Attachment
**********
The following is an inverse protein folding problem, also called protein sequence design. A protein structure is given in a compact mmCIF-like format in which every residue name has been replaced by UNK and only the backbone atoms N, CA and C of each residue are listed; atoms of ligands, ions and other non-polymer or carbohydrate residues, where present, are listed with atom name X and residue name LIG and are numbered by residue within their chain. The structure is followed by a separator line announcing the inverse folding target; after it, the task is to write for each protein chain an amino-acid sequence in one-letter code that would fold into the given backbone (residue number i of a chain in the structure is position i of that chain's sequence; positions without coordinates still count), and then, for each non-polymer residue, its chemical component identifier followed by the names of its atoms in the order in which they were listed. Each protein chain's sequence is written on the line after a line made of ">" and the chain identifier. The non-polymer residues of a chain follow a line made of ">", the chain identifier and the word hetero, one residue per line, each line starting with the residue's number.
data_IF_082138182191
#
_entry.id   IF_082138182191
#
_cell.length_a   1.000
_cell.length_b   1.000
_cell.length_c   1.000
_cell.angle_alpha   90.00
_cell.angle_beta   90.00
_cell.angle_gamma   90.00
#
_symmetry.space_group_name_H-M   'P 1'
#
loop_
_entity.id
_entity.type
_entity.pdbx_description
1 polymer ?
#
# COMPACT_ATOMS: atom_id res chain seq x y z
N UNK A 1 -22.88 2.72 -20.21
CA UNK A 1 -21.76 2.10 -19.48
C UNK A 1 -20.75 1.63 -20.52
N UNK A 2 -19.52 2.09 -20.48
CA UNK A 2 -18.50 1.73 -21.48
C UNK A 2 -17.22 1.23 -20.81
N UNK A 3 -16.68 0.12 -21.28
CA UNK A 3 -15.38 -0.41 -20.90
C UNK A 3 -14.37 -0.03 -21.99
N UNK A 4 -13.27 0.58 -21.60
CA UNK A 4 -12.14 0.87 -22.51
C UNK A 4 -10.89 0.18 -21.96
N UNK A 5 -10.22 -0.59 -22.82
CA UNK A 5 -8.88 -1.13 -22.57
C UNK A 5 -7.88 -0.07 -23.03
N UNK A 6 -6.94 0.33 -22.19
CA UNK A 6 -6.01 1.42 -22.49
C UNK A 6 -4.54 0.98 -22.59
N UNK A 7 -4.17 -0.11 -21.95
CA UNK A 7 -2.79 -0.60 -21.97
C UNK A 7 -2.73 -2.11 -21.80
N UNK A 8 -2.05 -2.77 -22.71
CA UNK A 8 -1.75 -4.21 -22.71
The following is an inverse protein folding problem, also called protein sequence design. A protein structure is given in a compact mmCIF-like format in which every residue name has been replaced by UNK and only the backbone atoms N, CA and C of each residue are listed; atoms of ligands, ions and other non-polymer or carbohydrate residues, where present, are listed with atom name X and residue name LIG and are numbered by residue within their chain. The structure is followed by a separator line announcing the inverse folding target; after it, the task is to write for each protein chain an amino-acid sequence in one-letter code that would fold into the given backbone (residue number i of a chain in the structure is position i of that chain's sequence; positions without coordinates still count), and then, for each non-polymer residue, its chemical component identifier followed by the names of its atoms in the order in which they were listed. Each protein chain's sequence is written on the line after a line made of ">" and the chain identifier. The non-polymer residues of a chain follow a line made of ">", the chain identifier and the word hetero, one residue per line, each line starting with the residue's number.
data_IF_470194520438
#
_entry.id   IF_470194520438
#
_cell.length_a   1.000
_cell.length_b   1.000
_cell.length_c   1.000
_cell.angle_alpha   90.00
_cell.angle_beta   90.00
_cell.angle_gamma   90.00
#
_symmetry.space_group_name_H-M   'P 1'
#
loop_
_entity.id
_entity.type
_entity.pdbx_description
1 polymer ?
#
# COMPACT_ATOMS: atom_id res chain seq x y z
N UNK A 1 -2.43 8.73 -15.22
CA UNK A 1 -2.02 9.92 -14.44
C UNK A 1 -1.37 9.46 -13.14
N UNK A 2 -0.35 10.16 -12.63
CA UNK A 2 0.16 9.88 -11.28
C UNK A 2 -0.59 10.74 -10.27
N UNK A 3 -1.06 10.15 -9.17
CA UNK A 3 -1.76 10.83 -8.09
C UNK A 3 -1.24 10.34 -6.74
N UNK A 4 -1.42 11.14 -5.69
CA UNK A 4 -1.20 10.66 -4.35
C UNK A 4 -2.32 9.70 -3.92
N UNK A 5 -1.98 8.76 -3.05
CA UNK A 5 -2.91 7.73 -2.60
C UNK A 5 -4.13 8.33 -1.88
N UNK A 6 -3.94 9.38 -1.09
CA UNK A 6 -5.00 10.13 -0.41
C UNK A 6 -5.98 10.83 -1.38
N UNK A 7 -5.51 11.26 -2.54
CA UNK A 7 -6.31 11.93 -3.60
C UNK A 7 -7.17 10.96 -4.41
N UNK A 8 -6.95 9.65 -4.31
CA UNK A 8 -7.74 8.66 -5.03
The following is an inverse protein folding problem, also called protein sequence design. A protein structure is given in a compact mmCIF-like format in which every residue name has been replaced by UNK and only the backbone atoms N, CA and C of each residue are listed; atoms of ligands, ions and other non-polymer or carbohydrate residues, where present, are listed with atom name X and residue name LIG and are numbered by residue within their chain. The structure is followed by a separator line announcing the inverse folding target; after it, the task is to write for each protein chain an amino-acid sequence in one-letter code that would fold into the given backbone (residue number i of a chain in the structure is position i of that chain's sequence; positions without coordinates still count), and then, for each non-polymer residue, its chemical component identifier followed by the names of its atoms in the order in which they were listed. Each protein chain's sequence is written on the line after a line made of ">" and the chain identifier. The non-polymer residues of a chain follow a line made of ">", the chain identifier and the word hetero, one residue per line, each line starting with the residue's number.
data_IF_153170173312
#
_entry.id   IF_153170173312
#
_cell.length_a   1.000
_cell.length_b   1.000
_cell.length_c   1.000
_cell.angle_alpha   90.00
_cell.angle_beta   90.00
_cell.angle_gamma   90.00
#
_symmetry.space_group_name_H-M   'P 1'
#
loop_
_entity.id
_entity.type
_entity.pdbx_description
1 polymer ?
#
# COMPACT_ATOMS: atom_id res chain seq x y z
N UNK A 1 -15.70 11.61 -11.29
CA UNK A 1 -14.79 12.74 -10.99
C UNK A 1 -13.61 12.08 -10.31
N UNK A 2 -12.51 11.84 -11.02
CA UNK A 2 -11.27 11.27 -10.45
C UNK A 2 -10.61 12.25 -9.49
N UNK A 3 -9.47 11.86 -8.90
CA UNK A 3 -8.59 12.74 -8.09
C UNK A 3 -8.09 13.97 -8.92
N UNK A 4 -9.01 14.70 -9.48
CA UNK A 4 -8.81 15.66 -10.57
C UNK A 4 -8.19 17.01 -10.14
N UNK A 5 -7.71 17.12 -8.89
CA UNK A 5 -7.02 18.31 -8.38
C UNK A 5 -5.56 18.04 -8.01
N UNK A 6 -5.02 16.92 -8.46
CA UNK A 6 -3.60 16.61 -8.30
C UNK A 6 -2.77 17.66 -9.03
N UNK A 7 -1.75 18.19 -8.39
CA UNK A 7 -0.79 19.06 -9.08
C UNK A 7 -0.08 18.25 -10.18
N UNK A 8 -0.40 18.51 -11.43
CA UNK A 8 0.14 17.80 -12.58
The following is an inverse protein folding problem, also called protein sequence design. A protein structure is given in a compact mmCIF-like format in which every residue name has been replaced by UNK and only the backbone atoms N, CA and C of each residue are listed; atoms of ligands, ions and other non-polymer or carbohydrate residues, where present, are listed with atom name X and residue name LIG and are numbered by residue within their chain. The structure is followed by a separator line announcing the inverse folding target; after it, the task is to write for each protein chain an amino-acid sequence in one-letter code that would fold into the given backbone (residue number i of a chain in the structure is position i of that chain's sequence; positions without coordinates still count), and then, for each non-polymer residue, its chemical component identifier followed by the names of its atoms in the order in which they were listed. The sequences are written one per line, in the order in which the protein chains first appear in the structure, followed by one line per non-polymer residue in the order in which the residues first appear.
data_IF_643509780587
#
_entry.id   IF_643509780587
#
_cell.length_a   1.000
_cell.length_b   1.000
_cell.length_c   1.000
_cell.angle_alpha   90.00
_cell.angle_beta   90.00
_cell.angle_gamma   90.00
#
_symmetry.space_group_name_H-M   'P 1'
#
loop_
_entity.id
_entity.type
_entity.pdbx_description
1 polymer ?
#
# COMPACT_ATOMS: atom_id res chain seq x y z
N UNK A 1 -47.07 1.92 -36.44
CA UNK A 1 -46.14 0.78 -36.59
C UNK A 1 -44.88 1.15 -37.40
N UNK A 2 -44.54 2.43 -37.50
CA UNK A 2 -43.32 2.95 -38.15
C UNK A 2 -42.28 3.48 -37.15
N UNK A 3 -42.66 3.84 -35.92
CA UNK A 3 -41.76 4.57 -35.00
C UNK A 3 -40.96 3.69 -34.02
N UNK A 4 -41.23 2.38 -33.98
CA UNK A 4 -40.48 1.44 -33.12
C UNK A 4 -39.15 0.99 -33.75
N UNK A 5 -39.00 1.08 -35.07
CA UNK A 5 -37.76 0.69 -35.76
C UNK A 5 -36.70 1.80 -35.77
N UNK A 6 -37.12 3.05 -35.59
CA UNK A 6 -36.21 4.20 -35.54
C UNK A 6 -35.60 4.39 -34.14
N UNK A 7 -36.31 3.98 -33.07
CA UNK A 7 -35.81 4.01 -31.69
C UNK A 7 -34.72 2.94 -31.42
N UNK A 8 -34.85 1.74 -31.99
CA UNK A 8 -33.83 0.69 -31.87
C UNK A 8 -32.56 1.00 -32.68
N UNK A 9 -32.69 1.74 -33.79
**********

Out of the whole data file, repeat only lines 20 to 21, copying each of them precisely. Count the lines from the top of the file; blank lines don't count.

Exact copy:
#
# COMPACT_ATOMS: atom_id res chain seq x y z